For newcomers

At the bottom of each post there is the word "comments". If you click on it you will see comments made by followers, and if you follow the instructions you may also comment and I always welcome that. I have found many people overlook this part of the blog which is often more interesting than the original post!

My blog nick-name is SIR HUGH. I'm not from the aristocracy - my middle name is Hugh which relates to the list of 282 hills in Scotland compiled by Sir Hugh Munro in 1891. I climbed my last one (Sgurr Mor) on 28th June 2009


Monday, 20 June 2022

Borrowdale (Tebay) - North-west ridge

 Sunday 19th June 2022

Western half of northern ridge of Borrowdale - 6.3 miles - ascent 1400ft.

I have walked up and down this Borrowdale often and have also walked all the south ridge, and my last but one post here covers the eastern half of the north ridge, so today's plan was to finish off the western half of the north ridge.

Borrowdale is a steep sided valley with a Land Rover track running through from the Lune gorge in the east, south of Tebay to the A6 Shap road in the west. At roughly halfway there is a the working farm of Low Borrowdale which thankfully still thrives. In 2009 planning permission for holiday chalets at the farm was declined and the farm was sold to continue as a working farm with two herds of hefted sheep. That would have been a disaster ruining this remote and peaceful location.This Borrowdale provides the perfect link between the Yorkshire Dales and the Lake District for long distance walking enthusiasts.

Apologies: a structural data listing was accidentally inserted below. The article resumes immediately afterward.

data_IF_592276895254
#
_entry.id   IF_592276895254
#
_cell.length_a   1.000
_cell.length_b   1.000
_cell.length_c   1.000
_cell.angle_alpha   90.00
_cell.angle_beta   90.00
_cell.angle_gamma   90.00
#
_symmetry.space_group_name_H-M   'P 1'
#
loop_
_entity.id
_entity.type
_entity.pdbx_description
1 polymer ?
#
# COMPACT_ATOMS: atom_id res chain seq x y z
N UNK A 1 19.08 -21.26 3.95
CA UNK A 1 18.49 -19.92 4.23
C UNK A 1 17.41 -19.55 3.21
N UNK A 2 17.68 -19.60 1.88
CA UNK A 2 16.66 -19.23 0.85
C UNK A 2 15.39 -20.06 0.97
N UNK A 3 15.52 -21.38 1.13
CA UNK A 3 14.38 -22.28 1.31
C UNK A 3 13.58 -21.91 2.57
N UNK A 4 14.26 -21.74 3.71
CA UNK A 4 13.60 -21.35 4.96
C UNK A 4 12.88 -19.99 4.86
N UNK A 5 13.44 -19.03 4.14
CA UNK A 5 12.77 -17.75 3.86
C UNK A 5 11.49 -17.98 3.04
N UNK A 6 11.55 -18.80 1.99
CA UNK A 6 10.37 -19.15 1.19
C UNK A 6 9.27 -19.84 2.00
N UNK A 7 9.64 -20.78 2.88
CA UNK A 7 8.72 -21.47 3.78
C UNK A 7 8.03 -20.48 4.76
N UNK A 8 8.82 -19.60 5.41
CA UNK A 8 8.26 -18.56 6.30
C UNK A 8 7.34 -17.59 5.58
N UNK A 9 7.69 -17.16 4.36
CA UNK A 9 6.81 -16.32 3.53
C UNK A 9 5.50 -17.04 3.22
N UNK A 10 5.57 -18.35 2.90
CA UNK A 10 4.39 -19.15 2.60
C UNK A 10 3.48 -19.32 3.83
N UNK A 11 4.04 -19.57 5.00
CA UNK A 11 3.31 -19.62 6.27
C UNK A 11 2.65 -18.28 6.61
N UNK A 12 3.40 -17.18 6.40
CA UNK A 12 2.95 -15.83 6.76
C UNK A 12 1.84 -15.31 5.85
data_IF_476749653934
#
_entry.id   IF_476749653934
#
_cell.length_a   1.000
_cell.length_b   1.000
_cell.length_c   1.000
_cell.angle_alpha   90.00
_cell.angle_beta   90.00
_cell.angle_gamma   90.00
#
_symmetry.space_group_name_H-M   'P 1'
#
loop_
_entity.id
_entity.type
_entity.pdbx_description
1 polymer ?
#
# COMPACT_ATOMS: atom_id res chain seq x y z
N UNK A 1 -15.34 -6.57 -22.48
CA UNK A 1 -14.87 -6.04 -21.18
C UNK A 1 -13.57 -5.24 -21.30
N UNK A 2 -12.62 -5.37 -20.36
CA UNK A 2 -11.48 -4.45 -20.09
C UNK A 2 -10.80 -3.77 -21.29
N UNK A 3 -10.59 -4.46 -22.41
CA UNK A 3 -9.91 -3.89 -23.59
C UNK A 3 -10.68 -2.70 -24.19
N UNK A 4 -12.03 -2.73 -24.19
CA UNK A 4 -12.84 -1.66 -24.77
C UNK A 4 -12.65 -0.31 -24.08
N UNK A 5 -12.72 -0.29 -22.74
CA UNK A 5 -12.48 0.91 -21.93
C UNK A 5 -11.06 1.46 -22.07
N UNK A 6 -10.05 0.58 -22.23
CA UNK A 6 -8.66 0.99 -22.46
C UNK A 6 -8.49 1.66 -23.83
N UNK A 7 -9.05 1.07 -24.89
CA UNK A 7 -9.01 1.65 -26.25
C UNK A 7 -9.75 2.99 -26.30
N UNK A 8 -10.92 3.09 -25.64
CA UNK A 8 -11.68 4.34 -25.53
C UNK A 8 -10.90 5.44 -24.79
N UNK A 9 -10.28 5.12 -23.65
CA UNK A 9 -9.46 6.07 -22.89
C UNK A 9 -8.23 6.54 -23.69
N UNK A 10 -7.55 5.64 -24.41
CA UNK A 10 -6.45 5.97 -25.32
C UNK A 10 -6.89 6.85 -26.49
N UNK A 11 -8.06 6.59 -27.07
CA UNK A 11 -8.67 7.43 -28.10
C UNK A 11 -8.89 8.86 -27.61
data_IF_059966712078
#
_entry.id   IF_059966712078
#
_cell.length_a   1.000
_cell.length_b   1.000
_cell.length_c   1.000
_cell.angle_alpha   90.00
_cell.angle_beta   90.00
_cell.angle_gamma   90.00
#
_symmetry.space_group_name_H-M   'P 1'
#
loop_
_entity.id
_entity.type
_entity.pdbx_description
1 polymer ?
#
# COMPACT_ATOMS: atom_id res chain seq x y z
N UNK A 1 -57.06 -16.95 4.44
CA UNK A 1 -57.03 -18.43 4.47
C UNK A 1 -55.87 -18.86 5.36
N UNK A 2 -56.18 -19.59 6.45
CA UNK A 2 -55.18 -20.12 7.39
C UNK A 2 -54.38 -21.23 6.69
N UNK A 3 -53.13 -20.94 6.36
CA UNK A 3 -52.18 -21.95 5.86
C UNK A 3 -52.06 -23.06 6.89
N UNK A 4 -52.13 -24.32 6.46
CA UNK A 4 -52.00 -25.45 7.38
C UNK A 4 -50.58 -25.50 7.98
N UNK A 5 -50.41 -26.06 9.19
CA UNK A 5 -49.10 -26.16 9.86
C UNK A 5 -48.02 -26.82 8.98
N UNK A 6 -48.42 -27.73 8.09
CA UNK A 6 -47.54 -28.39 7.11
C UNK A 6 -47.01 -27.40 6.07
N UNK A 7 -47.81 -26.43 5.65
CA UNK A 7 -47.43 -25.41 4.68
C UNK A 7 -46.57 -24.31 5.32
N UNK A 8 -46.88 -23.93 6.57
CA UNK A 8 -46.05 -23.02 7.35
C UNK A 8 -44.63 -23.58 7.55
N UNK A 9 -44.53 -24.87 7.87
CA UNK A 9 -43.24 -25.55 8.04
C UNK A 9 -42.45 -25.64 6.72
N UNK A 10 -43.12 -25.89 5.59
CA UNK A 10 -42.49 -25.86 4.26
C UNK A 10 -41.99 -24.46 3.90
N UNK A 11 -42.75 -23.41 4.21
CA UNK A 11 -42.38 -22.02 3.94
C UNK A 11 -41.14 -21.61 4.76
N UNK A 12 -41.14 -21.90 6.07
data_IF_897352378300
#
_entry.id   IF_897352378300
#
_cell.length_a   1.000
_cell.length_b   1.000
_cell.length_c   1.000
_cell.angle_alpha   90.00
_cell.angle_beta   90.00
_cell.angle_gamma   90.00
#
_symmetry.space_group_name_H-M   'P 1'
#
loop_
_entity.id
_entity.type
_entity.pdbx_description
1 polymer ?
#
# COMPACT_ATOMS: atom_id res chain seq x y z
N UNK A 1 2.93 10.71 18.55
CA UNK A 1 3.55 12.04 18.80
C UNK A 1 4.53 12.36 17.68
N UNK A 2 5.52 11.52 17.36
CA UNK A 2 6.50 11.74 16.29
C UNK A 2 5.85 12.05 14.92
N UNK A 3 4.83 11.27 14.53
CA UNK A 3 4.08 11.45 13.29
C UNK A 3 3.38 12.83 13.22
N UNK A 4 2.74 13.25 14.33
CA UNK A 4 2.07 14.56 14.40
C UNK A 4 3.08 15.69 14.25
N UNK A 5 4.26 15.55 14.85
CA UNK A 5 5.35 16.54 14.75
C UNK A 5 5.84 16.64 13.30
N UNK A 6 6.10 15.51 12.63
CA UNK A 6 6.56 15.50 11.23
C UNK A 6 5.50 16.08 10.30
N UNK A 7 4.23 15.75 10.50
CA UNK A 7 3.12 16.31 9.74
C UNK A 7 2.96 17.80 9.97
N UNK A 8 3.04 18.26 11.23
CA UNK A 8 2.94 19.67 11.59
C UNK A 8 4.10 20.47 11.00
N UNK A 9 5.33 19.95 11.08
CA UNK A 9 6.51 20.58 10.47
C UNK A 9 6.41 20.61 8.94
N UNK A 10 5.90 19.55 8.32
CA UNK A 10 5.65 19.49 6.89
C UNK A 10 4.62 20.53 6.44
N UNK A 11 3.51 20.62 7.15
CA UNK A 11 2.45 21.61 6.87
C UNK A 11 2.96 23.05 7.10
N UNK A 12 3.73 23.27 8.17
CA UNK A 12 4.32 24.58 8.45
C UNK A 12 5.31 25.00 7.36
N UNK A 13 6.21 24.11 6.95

After having my Panasonic TZ80 returned with a new lens unit under guarantee I realised that these long zoom compact cameras are prone to failure caused by foreign bodies being ingested by the frequent popping in and out of the lens, and in inclement weather rain and moisture can also contribute. That was confirmed as a known inherent weakness by the chap at Wilkinson's cameras in Kendal. I have always been on edge worrying about keeping the camera safe under the varying conditions of my walking. So, whilst awaiting return of the repair I browsed and found the Olympus TG6. This is a waterproof camera (yes, you can film underwater if you want.)  The TG 6 is also supposedly shockproof carrying the designation "Tough." The only downside is a limited 4x zoom. That is contained inside the camera. Today was its first outing and from the photos here I am quite pleased and importantly relieved from the anxiety of protecting my camera from the elements.

There has been a lot of forestry clearance on the slopes of the northern ridge at the A6 end where I started and some hopefully, temporary mess and disruption, but I was away from that and soon ensconced in the peace and quiet of this valley.

As I was climbing back up to the ridge from Low Borrowdale farm a couple pushing their mountain bikes came past. the only folk I saw on this trip. The ridge walking was perfect on undulating dry ground with views which switched from time to time back down into Borrowdale to the south and then the extent of land up to the Solway to the north, all that good ridge walking should be.